Adrian McKinty's series featuring Belfast detective Sean Duffy just keeps getting better and better with each entry. This is the fifth in the series and it opens when a young woman named Lily Bigelow is found dead in the courtyard of Carrickfergus Castle. Bigelow was a newbie journalist accompanying a group of Finnish businessmen on a visit to Northern Ireland. She entered the castle with a tour group late one afternoon and the next morning was found by the castle's caretaker at the base of a tower some one hundred feet high.
The caretaker swears that the castle was securely locked after the last visitors left, and it's clear that no one was able to get in or out of the castle overnight. In the morning, the only people there are the elderly caretaker and the victim. All the evidence suggests that Bigelow hid somewhere in the castle and then, sometime around midnight, climbed the tower and jumped off, committing suicide.
It's a classic locked room mystery and a thorough investigation makes it almost certain that there was no opportunity for any foul play. This cannot be a murder; it's suicide, plain and simple. Beyond that, Sean Duffy has already had one locked room murder in his career, and the chances of getting a second, he thinks, would be astronomical. Still, while everyone else is willing to write off the young woman's death as a suicide, Duffy continues to be troubled by niggling doubts, and when he continues to probe into the case the more puzzling and the more dangerous it becomes.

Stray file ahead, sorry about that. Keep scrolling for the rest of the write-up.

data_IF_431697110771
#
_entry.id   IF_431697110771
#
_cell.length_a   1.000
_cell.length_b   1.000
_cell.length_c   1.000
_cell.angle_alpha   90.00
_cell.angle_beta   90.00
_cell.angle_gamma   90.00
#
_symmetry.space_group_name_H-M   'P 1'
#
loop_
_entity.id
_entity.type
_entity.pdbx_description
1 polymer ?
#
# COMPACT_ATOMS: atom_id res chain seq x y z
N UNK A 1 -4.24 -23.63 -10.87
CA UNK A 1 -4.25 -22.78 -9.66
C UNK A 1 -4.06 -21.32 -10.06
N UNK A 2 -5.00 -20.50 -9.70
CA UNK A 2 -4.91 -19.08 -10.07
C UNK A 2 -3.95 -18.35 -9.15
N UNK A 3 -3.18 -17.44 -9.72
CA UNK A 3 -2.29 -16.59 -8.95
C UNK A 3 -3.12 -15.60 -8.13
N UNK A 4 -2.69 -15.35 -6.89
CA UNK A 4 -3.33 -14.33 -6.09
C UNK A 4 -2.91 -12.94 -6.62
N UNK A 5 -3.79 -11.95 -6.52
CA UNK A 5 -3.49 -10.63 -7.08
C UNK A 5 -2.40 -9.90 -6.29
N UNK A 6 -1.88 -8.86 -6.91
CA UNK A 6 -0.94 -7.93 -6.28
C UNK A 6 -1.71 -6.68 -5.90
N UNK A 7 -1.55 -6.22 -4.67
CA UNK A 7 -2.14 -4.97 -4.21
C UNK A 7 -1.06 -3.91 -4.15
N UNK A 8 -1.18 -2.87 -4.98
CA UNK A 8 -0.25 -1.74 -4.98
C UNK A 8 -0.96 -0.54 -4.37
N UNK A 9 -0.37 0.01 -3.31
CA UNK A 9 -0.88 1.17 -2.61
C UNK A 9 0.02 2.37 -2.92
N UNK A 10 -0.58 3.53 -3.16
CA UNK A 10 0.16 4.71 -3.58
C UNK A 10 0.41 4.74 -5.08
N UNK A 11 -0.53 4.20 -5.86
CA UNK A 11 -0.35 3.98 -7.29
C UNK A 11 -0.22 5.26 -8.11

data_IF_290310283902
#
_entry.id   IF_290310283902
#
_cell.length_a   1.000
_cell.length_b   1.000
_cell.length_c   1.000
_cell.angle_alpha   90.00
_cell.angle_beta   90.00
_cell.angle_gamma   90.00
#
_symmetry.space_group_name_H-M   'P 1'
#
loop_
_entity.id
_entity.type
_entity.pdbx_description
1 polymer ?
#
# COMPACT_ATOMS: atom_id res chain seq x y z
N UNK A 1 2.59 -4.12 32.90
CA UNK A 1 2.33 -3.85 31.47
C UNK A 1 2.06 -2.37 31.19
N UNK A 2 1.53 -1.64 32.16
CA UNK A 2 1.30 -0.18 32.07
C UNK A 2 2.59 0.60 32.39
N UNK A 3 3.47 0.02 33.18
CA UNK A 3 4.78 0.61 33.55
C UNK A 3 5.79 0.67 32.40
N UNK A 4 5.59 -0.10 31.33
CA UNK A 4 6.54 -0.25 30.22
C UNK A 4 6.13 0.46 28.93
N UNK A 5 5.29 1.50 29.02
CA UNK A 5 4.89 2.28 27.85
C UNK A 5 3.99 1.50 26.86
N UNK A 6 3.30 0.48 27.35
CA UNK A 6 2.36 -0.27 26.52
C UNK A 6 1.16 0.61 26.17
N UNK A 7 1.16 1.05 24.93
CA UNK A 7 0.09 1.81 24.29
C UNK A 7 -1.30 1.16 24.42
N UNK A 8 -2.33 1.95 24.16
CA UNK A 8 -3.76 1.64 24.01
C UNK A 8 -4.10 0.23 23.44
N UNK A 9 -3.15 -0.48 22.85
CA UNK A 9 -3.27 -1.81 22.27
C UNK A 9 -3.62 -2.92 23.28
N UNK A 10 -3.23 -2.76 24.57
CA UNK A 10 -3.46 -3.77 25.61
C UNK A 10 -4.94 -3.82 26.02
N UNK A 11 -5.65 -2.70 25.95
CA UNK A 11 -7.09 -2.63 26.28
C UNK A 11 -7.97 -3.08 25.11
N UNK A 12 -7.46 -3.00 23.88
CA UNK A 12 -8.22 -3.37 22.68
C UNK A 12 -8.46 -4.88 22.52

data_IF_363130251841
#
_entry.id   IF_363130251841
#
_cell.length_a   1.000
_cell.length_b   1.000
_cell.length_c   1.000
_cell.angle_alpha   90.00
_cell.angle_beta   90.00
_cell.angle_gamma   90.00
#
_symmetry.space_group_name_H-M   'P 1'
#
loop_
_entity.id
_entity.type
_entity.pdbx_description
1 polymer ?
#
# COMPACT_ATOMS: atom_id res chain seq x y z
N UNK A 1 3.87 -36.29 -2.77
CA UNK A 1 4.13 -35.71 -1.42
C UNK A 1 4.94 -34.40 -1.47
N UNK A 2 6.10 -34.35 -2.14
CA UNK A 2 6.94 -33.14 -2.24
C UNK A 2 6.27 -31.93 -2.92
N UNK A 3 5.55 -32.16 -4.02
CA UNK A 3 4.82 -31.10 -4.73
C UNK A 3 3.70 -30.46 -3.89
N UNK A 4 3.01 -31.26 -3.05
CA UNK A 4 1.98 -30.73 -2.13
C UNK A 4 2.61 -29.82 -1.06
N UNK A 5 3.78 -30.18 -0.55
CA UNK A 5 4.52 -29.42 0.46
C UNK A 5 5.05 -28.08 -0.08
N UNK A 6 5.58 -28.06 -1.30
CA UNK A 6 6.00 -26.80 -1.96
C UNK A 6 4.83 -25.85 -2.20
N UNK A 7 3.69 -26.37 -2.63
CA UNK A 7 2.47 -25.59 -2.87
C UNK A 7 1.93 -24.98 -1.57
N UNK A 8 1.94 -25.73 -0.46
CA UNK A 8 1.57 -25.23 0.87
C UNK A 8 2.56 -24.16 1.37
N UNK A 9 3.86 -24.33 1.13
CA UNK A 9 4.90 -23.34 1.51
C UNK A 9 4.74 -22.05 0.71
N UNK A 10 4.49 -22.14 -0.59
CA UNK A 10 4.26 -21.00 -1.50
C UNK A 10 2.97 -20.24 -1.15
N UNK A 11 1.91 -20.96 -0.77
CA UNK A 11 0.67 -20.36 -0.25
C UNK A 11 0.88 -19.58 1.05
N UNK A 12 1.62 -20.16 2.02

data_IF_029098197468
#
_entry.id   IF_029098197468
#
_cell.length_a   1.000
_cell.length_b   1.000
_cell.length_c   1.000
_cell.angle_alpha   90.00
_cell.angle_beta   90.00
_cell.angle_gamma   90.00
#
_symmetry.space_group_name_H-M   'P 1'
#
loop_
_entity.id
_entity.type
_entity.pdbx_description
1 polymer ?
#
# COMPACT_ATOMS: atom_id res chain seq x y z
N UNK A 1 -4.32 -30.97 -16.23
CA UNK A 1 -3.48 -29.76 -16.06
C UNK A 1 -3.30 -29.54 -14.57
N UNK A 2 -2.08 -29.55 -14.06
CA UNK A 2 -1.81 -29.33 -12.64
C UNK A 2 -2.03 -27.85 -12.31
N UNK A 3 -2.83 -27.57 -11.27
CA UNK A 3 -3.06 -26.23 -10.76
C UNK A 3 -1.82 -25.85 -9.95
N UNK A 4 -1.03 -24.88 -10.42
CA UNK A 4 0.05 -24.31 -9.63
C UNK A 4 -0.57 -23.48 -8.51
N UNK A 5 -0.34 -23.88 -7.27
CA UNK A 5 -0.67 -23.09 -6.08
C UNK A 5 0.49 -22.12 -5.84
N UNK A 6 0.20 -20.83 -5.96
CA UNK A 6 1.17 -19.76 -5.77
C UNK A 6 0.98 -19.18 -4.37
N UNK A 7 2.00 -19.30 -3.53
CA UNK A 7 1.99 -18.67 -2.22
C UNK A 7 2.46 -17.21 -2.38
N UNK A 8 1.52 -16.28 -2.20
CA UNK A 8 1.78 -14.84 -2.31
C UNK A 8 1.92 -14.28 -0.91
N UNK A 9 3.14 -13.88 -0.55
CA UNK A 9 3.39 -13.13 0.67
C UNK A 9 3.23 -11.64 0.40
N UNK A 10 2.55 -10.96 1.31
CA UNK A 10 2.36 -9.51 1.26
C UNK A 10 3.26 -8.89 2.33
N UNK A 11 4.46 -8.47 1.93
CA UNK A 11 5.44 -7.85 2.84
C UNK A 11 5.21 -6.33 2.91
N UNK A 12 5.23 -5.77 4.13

This series takes place during the time of the "Troubles" in Northern Ireland when Catholics and Protestants were battling each other and when most citizens and the authorities were caught in the middle of what amounted to a civil war. The previous entries in the series have all been set very squarely against this background. This book is set in 1987, and while the battle still rages, it plays much less of a role here. This is much more a straightforward crime novel, and Duffy is much less involved in the island's larger struggles than in the earlier books.
Sean Duffy continues to be one of the most appealing protagonists in crime fiction--funny, wise and personally vulnerable. I'm closing in on the end of the series--at least the end of the books that exist thus far, and I'm really dreading the moment when I will have to wait interminably for the next new Sean Duffy novel. This series was originally set to run for only three novels; I can only hope that it goes on for much, much longer than that.